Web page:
Tuesday, February 5, 2008

Perpetual Welfare and the Value of a Life

What if the implementation of welfare programs perpetuates more welfare programs? In other words, do welfare programs have some positive feedback effect inducing further creation?

The reasoning is pretty simple. Let’s assume that welfare programs help the poor very slightly in the short term, but hurt the poor to a greater extent in the long term. Poor are made a little better off, but they don’t have as strong an incentive to work, to learn, to innovate, to create, to problem solve, etc. These stronger incentives will lead the poor to a more prosperous future in the long run than the handout program.

To simplify this model, I’ll make another assumption: the short run will be defined as the current adult’s life who receives the handout. The long term will be defined as the poor adult’s children and all the future children’s children.

Ok, the current generation is made a bit better off with the handout. The children are made relatively worse off with the weak incentives. They also get a handout (later), but are left in much the same place as their parents. The political party that generally favors these sorts of handouts will keep receiving votes from the poor group. It is only human nature to want more and the benefits are to the current generation (the self interest). Therefore, the poor keep voting for welfare programs that damn their children to future poverty.

The parents of the poor may care for their children and want them to become wealthy. But since they lack education (have imperfect information), they remain unaware that their voting is perpetuating the problem. Once again the government handout creates less of an incentive to learn (and poor people are relatively less educated than non-poor form the start).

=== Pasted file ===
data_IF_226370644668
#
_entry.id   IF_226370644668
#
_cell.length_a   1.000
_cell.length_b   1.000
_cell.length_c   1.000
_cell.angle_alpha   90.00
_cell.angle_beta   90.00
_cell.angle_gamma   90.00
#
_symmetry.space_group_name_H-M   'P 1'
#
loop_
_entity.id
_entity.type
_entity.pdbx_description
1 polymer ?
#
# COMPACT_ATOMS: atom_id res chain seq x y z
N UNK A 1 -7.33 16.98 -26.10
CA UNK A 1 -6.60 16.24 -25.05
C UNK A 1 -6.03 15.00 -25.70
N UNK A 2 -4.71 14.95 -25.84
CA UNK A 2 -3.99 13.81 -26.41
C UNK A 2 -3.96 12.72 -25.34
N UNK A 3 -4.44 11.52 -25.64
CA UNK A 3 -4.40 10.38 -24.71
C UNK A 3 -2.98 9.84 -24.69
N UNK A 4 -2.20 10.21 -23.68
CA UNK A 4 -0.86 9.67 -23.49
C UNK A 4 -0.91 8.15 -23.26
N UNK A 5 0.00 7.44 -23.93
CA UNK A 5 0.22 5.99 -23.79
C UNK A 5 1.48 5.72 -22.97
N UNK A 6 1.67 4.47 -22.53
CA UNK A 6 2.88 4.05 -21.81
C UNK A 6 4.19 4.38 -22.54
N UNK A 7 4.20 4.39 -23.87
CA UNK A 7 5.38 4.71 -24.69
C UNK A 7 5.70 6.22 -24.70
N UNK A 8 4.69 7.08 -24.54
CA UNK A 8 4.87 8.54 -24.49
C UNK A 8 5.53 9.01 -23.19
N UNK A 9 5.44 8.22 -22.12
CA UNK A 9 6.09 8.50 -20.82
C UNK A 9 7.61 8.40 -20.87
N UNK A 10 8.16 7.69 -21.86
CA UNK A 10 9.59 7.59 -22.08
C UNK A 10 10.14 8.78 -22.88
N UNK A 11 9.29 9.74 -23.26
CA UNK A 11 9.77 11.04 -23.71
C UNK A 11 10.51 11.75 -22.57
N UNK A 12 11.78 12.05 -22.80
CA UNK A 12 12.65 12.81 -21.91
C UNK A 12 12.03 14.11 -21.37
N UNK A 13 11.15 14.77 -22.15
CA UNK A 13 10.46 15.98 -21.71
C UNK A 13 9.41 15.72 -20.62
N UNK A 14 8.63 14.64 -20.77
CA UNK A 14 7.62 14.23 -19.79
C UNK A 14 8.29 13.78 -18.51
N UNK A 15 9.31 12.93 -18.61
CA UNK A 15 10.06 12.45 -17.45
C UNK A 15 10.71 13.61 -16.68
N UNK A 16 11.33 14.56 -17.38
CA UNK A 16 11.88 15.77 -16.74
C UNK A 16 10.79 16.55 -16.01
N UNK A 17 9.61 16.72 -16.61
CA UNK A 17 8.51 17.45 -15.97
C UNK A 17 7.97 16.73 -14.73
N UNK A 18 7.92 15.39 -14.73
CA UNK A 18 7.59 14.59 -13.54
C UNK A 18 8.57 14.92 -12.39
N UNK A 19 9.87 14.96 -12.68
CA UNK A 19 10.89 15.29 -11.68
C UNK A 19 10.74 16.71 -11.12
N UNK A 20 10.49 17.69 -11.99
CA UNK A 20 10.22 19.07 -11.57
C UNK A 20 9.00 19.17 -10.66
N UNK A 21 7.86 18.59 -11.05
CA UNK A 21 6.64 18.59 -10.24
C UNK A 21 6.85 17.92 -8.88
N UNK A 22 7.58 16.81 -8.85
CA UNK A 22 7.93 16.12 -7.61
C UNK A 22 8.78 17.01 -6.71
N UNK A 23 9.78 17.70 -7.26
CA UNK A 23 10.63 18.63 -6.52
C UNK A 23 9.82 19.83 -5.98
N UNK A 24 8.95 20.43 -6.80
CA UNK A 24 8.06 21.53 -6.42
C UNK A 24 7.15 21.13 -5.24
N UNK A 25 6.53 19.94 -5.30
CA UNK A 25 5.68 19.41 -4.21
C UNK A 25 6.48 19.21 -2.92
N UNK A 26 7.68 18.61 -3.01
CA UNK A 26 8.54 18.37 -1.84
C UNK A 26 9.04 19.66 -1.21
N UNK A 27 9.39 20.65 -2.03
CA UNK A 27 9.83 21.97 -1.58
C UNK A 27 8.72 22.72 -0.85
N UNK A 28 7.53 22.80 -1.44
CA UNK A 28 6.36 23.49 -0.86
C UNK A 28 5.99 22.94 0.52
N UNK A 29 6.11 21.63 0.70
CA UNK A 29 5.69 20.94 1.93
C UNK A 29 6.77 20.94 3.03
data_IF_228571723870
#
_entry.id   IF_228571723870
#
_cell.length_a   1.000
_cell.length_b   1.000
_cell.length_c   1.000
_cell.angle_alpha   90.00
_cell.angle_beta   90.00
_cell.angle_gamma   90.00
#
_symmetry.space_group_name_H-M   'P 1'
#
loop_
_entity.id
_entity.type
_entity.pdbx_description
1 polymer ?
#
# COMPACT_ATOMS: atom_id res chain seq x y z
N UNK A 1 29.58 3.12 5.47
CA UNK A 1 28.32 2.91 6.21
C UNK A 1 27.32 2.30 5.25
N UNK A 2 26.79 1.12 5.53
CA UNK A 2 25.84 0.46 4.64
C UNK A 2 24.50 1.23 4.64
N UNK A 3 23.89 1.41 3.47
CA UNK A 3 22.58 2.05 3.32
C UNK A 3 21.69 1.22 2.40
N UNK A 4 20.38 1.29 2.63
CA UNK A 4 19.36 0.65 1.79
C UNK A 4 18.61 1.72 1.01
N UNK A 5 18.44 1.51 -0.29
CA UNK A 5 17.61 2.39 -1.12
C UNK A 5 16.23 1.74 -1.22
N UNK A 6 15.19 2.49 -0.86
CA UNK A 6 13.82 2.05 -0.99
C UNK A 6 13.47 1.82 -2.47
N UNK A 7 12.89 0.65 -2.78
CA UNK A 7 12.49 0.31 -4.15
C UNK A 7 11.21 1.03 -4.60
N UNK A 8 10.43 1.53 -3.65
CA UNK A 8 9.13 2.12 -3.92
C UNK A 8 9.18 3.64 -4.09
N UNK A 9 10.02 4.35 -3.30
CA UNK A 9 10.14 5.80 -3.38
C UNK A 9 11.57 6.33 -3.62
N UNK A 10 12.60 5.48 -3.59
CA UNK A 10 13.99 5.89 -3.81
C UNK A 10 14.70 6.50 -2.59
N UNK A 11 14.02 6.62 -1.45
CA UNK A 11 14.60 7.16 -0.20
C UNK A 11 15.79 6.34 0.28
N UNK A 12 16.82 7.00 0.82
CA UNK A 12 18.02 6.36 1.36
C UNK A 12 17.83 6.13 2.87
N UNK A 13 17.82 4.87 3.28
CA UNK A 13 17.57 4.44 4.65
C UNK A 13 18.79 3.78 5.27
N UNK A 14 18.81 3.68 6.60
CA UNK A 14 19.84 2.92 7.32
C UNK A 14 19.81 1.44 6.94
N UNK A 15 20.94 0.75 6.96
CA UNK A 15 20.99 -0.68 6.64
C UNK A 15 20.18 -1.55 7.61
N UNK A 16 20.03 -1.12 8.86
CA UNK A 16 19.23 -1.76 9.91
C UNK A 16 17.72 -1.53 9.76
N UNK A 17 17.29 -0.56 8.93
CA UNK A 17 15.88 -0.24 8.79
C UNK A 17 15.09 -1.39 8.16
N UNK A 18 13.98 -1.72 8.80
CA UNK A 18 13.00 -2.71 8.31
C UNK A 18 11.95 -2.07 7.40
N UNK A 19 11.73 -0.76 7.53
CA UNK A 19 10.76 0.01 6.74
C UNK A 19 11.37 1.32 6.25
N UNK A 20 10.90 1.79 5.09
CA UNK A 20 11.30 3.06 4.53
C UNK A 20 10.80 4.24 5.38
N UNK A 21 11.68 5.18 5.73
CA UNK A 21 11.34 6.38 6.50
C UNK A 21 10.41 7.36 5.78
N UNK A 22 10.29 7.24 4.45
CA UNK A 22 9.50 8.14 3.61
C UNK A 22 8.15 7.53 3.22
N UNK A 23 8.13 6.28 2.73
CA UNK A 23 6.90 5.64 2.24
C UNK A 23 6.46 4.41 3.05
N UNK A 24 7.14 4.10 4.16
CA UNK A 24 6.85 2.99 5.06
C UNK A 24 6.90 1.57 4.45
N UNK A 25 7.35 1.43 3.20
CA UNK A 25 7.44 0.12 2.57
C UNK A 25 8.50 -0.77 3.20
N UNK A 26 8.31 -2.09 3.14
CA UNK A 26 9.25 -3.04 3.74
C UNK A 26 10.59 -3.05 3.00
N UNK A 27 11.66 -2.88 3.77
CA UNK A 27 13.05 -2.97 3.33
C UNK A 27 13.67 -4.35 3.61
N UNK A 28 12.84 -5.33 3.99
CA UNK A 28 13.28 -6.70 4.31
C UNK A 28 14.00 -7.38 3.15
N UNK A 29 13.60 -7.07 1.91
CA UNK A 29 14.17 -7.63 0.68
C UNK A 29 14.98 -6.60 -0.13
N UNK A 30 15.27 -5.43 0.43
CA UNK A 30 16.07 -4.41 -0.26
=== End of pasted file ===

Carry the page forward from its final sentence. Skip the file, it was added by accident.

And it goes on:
You are left with the current generation perpetually depressing wealth of future generations.

This argument is so clean and simple it bothers me. The assumptions are too basic and need some more sophistication. Maybe there is a kernel of truth to it though.

An area where such a discussion will invariably lead is the value of life. How can we choose between a life today and a life tomorrow? There seems to be some justification for welfare programs along these lines. By an unlucky draw in the lottery of birth one man was made so poor that he received no education or money and will surely die before the age of 20. Let him die and he won’t bear another son into the same situation to perpetuate the problem. But how can I justify letting him die when the cause is almost surely pure chance. Are all human lives counted the same? Should we discount future human life?

These are questions I must ponder.

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